Praying and Doing

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I’ve thought about how prayer and our responsibility work together for a long time. I first noticed this in the story of David fleeing Jerusalem when Absalom had stole the hearts of the men of Israel. One of the conspirators was Ahithophel, one of David’s wise counselors. As David flees the city, he gets word from someone that Ahithophel is in on this. David immediately prays in (2 Sam. 15:31), “O LORD, please turn the counsel of Ahithophel into foolishness.”

I suppose our understanding of prayer stops right there. That’s enough, right? The only addition we might make is to continue to pray the same thing. Certainly being persistent in prayer is right and good and sometimes there’s really nothing else we can do. But when something can be done, is that interfering with prayer? It could be but not always.

Soon after David prays for the counsel of Ahithophel to become foolishness, he meets another one of his wise counselors, Hushi. Here’s what he says to him: (2 Sam. 15:32-34) 32 While David was coming to the summit, where God was worshiped, behold, Hushai the Archite came to meet him with his coat torn and dirt on his head. 33 David said to him, “If you go on with me, you will be a burden to me. 34 But if you return to the city and say to Absalom, ‘I will be your servant, O king; as I have been your father’s servant in time past, so now I will be your servant,’ then you will defeat for me the counsel of Ahithophel.

At the end of 2 Samuel 16, we hear Absalom seeking counsel from Ahithophel. He advises him on how to defeat David the King. Absalom, though hesitant, allows Hushi to be his counselor as well. He asks Hushi what he should do concerning David the King. Here’s how they respond to the two options: (2 Sam. 17:14) 14 And Absalom and all the men of Israel said, “The counsel of Hushai the Archite is better than the counsel of Ahithophel.”

Why did they choose Hushi’s counsel over Ahithophel’s? Was it because David had prayed? Or was something else going on? Here’s what it says: For the LORD had ordained to defeat the good counsel of Ahithophel, so that the LORD might bring harm upon Absalom (2 Sam. 17:14b). So what’s the right answer? I think the prayer, the sending of Hushi and what the Lord had ordained work together.

There is some mystery here. There are some ways to answer this. But we know that James says that we do not have because we do not ask. And sometimes we ask for the wrong things. (Jas. 4:2-3) You do not have, because you do not ask. 3 You ask and do not receive, because you ask wrongly, to spend it on your passions.

I guess the point is, praying and waiting are not always the right response. We might ask if David’s prayer was answered and did God accomplish his ordained purpose in this? Here’s the answer: (2 Sam. 17:23) 23 When Ahithophel saw that his counsel was not followed, he saddled his donkey and went off home to his own city. He set his house in order and hanged himself, and he died and was buried in the tomb of his father.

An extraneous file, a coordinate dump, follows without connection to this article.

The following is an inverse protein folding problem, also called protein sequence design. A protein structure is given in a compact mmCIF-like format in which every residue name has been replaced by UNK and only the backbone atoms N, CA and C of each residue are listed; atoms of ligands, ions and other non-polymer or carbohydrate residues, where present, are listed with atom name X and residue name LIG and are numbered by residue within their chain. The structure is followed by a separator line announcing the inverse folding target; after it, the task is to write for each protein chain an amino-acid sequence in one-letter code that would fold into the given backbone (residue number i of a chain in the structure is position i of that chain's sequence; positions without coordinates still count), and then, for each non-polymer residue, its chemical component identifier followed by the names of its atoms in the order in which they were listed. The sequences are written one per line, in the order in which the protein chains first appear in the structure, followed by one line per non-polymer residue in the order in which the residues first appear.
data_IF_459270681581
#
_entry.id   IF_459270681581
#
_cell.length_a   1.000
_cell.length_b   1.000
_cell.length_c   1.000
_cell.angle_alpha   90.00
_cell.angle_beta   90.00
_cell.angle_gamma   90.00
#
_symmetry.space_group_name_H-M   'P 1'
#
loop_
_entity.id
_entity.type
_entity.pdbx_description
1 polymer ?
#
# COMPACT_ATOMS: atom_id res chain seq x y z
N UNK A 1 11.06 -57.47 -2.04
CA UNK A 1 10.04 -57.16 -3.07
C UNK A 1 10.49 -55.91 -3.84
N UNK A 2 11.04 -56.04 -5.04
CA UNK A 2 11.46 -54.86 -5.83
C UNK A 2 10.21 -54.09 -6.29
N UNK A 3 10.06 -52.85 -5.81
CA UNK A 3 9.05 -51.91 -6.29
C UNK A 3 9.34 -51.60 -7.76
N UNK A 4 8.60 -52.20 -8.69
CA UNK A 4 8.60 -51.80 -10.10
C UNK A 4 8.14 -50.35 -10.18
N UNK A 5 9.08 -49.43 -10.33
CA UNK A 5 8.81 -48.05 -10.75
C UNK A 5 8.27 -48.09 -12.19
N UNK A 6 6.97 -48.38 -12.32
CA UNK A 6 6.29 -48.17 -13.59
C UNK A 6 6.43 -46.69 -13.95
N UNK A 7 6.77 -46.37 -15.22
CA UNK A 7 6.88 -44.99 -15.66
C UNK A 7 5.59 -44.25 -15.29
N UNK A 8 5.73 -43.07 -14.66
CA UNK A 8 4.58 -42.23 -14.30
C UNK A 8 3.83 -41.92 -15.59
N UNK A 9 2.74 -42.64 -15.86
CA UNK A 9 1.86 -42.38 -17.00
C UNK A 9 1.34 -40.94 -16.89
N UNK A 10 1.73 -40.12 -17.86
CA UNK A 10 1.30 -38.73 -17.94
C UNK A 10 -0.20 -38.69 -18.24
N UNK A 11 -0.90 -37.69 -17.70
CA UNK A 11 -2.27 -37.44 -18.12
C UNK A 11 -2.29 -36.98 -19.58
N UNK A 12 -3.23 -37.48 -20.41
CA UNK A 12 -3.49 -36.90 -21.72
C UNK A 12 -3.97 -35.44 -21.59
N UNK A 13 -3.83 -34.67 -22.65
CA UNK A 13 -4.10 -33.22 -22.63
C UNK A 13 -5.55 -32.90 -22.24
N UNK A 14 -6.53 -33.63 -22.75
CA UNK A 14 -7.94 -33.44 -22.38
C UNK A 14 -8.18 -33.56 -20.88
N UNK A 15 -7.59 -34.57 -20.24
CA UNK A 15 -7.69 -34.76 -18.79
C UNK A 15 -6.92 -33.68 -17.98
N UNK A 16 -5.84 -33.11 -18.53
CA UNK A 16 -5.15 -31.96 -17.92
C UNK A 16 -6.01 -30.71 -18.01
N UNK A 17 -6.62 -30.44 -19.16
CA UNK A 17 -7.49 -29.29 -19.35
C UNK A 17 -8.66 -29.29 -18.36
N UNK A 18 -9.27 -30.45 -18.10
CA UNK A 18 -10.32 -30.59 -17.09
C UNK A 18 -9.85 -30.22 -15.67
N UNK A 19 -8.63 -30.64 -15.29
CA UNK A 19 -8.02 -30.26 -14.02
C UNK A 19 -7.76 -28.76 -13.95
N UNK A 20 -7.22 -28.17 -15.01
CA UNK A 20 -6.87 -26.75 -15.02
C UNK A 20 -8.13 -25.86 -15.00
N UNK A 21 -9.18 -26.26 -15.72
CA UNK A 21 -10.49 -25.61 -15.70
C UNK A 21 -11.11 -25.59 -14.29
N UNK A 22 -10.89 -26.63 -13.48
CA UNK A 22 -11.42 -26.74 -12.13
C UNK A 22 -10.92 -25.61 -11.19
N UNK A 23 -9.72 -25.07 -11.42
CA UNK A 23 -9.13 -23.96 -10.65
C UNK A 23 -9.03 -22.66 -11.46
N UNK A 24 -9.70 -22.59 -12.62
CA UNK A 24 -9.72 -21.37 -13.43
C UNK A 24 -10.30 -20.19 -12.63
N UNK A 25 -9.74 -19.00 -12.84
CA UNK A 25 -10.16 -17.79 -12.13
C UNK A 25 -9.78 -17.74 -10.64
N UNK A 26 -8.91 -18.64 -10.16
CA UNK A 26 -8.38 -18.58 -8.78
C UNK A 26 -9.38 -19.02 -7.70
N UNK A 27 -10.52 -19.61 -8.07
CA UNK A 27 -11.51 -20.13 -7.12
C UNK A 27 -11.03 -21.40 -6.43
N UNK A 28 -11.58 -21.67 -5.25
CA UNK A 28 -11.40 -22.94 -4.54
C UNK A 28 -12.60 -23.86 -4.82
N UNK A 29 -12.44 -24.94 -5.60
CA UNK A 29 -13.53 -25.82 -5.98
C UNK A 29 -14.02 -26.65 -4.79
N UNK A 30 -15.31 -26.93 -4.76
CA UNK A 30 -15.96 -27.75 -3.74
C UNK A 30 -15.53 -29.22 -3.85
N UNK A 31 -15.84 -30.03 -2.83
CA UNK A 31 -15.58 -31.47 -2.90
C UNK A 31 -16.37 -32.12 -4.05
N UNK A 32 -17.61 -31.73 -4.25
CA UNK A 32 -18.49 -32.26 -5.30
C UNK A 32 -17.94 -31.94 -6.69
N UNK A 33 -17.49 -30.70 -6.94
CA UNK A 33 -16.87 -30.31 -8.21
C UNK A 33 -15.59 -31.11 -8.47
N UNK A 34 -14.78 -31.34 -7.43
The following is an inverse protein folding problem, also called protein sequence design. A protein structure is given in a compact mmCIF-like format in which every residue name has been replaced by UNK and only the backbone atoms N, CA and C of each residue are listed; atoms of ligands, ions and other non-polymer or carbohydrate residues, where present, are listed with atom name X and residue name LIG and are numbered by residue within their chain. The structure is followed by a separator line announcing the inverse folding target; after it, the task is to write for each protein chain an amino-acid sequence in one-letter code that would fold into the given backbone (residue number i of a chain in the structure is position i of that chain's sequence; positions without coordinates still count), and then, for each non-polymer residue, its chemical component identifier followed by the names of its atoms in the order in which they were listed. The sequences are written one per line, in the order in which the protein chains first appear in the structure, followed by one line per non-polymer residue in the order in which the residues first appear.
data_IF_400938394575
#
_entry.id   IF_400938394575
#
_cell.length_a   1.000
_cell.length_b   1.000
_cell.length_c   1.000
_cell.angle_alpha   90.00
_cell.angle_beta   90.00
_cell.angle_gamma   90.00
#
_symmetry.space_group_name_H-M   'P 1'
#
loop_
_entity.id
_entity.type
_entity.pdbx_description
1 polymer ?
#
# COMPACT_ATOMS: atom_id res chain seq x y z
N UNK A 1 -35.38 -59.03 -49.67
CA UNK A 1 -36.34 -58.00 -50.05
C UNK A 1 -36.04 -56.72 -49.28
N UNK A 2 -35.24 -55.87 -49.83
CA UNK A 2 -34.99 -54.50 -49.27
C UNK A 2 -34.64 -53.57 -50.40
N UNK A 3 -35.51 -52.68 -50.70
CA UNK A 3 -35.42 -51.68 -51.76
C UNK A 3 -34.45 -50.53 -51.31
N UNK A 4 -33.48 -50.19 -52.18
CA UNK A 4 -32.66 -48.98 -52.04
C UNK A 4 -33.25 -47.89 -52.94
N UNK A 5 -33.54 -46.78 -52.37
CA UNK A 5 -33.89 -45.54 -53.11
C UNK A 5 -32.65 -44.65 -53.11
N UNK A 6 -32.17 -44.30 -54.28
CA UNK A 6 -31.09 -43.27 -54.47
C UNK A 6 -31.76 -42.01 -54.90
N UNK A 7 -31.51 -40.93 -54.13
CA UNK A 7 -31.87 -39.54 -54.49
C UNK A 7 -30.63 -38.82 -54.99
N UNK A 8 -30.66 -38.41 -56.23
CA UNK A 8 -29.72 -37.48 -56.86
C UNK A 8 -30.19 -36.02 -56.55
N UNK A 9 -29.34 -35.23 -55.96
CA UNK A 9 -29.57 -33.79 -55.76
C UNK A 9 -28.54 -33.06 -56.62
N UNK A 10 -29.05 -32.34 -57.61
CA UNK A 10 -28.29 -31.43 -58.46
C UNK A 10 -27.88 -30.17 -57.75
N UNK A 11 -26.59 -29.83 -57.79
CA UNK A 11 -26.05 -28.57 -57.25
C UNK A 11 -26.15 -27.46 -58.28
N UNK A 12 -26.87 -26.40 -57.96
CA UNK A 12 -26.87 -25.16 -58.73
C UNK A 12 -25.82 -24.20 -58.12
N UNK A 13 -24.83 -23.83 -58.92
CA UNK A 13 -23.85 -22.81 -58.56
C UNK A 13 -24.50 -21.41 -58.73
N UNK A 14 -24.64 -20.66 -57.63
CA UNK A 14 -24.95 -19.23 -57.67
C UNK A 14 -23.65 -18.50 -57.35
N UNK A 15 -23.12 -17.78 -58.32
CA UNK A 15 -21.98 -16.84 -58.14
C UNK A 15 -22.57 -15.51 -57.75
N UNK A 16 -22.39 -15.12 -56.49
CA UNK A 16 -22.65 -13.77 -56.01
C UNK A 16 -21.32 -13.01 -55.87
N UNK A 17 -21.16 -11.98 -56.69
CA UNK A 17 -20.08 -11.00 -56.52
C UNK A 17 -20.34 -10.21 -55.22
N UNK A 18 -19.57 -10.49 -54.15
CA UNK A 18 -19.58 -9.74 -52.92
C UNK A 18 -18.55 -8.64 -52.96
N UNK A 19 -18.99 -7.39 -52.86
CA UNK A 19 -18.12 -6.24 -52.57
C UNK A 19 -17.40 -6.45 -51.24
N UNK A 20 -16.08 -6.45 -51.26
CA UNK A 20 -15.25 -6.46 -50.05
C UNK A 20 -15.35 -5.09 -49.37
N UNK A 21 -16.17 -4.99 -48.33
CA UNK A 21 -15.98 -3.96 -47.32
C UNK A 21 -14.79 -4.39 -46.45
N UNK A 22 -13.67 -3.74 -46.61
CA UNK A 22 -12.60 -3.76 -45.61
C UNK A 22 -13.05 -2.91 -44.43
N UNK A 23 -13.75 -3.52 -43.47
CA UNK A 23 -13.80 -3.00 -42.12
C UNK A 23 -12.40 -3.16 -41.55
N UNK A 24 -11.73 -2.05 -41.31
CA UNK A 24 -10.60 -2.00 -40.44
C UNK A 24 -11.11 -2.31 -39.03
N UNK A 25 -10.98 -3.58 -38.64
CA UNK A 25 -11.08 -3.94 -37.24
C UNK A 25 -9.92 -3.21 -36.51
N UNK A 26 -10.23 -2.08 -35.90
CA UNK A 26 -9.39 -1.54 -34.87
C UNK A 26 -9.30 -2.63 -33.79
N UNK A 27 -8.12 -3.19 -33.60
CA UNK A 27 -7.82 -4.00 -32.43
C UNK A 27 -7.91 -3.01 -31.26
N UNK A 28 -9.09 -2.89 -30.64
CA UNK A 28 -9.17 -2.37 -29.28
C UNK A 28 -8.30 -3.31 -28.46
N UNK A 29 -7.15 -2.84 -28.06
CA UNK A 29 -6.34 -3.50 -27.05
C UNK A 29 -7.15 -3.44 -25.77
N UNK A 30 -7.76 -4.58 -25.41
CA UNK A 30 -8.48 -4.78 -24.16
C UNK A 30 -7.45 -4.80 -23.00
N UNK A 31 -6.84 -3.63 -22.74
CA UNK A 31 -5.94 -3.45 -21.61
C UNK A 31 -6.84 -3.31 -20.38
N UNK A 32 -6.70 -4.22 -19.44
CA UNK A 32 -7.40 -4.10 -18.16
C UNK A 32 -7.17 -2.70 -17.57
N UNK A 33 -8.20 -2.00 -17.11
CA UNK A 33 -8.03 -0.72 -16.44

What about Absalom? I assume you know how his life ended. But who gets their hair caught in a tree? That seems very ironic. (2 Sam. 18:9) 9 And Absalom happened to meet the servants of David. Absalom was riding on his mule, and the mule went under the thick branches of a great oak, and his head caught fast in the oak, and he was suspended between heaven and earth, while the mule that was under him went on.

As you know, Absalom was struck down and David was restored to the throne. Just consider that prayer and what God ordains are not opposed to one another (though they could be). In this story, they work together. And I’m aware that some will say that God ordained that David pray that way. Sure. I’m on board with that. But it’s not that obvious when David is fleeing the city and life is happening. I don’t think we have to say that. I don’t think David paused in the middle of all of that and acknowledged that God ordained that prayer. I don’t think he knew that at the time. He seems to hold out the possibility that God might do something else. I mean, why did he flee at all if he was certain of Absalom’s defeat?

I think this is how David thought about it: (2 Sam. 15:25-26) 25 Then the king said to Zadok, “Carry the ark of God back into the city. If I find favor in the eyes of the LORD, he will bring me back and let me see both it and his dwelling place. 26 But if he says, ‘I have no pleasure in you,’ behold, here I am, let him do to me what seems good to him.”

Pray and respond. Trust the Lord to do what is right and good. And sometimes that means we participate in that process that was ordained by the Lord.

About Jason and Kimberly

Jason is the pastor of Union Hill Baptist Church in Goodlettsville, TN. Kimberly homeschools our three awesome kids. We enjoy being together as a family in wherever so long as we are together! Grace and peace to you in the Lord Jesus Christ! If you have any questions or would like to chat you can contact me at View all posts by Jason and Kimberly

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